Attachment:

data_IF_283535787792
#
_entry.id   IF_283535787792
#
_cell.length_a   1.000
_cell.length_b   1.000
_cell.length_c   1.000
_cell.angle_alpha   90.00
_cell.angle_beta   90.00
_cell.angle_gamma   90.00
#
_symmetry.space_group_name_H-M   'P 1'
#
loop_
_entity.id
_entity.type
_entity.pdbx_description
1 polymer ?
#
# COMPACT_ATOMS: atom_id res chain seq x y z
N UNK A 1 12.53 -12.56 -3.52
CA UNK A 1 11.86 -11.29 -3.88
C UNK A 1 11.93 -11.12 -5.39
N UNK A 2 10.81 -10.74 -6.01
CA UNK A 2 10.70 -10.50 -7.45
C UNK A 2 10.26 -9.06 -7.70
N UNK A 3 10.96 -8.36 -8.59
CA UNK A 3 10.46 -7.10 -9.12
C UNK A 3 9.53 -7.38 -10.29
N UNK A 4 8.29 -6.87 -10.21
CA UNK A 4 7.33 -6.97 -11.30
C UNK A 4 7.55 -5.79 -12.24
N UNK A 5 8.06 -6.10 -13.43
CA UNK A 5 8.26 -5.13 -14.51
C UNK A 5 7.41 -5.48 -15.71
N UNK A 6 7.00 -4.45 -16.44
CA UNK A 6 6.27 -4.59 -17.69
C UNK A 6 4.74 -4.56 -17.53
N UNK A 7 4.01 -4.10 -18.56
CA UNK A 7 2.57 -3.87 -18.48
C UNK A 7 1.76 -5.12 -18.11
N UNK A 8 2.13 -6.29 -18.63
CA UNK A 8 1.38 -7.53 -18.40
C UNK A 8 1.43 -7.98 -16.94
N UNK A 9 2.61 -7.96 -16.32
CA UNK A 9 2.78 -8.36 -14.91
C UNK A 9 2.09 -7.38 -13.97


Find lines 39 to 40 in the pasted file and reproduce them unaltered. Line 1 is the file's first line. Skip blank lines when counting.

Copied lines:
N UNK A 7 4.01 -4.10 -18.56
CA UNK A 7 2.57 -3.87 -18.48